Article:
Banana Cake with Meringue Cream Cheese Frosting

I thought it would be fun today to share some of the cooking tips and kitchen pet peeves I've picked up over the years, so that you can benefit from all the times I've screwed things up, or just laugh at me. Whatever you want.

1a. For the love of all that is good and beautiful in this world, DO NOT PUT YOUR KNIVES IN THE DISHWASHER. Like ever. Like don't do it. Not only does it dull your knives much faster than the usual wear-and-tear, but also ruins the handles of your knives. It basically forces water into places water shouldn't be, and will force the handle to crack. So yea. Bad.

1b. Same goes for nice pots and pans. You'll break the handles and it's bad for their surface.

2. Don't buy imitation vanilla. It's gross.

3. Also don't buy bleached flour. You don't need to buy super fancy organic whatever whatever, but avoid bleached flour. I can taste it, and also it sometimes reacts strangely with the chemistry of whatever you're making.

4. Stupid single-purpose gadgets are a waste of your money. That cute little thing that cuts an egg all at once? Yea that's called a knife. Also an egg separator? You can just use your hands (let the white go through your fingers and you'll be left holding the yolk) or do the shell trick.

There are some gadgets that will save your life -- my citrus juicer (not this one but same idea) is super helpful for getting every last bit out of limes and lemons, and having a cherry pitter with a feeder is a blessing for making pie -- don't get me wrong. But really, you just need a good set of knives and your hands, and you can do most tasks in the kitchen.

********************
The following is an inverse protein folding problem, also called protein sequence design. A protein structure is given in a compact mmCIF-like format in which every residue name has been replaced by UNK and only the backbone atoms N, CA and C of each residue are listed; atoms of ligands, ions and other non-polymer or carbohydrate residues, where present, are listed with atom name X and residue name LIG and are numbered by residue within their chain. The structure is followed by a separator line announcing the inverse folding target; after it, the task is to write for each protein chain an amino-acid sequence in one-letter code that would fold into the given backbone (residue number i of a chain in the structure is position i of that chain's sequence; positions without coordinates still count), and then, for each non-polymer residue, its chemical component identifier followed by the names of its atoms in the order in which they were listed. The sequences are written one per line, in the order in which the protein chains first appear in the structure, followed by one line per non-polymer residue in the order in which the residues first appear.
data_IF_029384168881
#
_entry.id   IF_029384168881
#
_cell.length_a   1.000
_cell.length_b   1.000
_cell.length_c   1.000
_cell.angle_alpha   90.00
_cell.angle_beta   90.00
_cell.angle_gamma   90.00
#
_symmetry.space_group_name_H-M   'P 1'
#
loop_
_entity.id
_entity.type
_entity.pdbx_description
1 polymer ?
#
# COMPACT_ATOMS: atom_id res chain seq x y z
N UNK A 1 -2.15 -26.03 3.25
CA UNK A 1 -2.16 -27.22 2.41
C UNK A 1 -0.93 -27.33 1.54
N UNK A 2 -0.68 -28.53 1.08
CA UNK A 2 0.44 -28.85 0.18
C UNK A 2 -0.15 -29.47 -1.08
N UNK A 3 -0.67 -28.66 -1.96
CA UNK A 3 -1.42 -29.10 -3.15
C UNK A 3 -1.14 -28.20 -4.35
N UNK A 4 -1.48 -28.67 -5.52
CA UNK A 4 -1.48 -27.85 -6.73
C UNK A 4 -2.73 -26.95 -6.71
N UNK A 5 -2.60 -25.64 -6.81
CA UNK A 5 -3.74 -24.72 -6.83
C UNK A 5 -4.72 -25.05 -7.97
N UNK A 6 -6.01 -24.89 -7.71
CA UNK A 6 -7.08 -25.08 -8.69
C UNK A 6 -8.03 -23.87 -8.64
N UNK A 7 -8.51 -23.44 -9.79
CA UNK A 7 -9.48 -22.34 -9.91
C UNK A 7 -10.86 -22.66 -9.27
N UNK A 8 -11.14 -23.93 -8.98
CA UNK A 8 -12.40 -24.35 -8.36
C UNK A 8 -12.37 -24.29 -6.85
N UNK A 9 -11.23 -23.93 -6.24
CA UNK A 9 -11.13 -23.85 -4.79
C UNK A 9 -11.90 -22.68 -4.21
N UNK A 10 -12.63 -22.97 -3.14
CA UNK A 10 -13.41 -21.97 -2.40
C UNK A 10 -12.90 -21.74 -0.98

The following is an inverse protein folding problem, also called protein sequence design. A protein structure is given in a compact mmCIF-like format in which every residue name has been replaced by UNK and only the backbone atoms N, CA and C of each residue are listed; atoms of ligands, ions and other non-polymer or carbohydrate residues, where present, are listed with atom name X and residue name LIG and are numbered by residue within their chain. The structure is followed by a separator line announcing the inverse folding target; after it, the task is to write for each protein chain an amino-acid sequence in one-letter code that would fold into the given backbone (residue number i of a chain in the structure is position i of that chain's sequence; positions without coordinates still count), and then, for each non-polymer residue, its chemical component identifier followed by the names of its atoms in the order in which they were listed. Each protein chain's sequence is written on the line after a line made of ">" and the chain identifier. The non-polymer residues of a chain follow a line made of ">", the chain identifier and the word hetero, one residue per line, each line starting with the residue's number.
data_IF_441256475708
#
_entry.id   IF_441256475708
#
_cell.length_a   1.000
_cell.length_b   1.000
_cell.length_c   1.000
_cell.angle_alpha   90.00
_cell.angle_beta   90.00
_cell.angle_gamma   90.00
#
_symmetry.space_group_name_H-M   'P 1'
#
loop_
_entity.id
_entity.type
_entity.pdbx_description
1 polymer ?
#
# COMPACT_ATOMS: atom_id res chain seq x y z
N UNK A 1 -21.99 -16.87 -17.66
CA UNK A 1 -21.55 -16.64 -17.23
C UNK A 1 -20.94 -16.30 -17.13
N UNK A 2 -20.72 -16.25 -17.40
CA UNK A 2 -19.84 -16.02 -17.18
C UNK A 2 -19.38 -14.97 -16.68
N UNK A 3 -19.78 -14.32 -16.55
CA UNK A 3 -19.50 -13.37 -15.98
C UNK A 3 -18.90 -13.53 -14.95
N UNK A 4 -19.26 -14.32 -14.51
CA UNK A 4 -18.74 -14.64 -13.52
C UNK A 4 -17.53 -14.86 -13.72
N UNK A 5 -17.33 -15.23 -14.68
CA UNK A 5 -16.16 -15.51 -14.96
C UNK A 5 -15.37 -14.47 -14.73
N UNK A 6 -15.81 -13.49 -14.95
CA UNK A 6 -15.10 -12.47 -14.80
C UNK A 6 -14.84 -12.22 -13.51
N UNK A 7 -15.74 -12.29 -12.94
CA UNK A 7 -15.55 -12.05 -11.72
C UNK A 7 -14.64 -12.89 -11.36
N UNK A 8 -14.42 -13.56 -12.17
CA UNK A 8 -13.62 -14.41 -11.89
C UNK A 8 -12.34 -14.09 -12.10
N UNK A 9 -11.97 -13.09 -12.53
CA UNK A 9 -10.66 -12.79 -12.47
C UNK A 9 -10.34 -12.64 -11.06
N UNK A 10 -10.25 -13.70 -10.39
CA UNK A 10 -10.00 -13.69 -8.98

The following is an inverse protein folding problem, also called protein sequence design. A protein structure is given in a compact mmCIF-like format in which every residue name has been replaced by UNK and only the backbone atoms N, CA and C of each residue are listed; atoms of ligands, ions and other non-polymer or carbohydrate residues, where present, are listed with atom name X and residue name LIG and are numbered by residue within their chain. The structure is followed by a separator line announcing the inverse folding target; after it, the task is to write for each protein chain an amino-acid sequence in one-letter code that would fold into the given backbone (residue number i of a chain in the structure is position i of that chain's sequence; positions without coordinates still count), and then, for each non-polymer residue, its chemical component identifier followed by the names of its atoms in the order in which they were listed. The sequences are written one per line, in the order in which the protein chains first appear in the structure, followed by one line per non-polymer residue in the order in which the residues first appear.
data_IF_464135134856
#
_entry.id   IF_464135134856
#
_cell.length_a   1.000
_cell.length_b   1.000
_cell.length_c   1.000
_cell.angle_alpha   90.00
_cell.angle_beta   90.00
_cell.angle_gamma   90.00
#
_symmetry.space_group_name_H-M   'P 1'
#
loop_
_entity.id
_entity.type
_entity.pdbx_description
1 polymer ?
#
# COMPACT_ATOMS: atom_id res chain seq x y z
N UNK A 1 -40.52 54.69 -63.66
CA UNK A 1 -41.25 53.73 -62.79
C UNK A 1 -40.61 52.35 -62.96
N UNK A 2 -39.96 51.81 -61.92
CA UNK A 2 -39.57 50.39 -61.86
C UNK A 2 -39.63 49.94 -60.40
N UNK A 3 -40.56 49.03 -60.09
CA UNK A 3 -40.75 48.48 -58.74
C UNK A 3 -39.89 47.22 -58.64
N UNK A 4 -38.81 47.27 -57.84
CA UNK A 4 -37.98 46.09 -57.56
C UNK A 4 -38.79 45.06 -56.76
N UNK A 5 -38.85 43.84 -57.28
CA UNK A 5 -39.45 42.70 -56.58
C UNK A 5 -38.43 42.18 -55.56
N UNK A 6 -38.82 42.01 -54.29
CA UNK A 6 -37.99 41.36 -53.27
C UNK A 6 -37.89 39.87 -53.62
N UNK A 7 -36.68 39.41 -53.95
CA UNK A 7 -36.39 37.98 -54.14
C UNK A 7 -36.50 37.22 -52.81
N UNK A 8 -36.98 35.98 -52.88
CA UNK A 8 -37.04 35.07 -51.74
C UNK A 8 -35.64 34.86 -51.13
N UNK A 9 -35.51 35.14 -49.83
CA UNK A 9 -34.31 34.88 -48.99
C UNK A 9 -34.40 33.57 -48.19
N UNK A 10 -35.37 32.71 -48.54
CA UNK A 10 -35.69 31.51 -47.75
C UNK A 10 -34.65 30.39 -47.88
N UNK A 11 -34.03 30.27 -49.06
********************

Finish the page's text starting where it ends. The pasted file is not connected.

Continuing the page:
5. You can tell an avocado is ripe by pulling away that little knobby-thing at the top (where the stem used to attach) and seeing when the spot turns brown.

6. Most produce doesn't need to be stored in the fridge, and a lot of it is actually harmed by refrigeration. Tomatoes are the biggest no-no for me, but also things like potatoes, onions, garlic, stone fruits (peaches, plums, etc), and apples shouldn't go in the fridge. The potatoes, onions, and garlic should be stored in a dark, cool, dry place, but the others can just go on the counter.

7. If a pastry recipe tells you the ingredients need to be room temperature, they actually need to be. Part of the chemistry is temperature-based. When you're creaming butter with sugar, you're essentially creating tiny air pockets in the butter by scraping the sugar crystals against it -- if it's too warm and melty, it can't sustain the air pockets, and your pastry won't be the right texture. When you're making pancake or crepe batter, if you add cold milk into a mixture with melted butter, it'll seize up, and you'll get lumps. And egg whites whip up much more easily when they're not super cold, but cream likes to be wicked cold for whipping.

The same thing goes for recipes that need the ingredients cold -- I'm looking at you, pie dough. It's all part of the chemistry. SCIENCE!!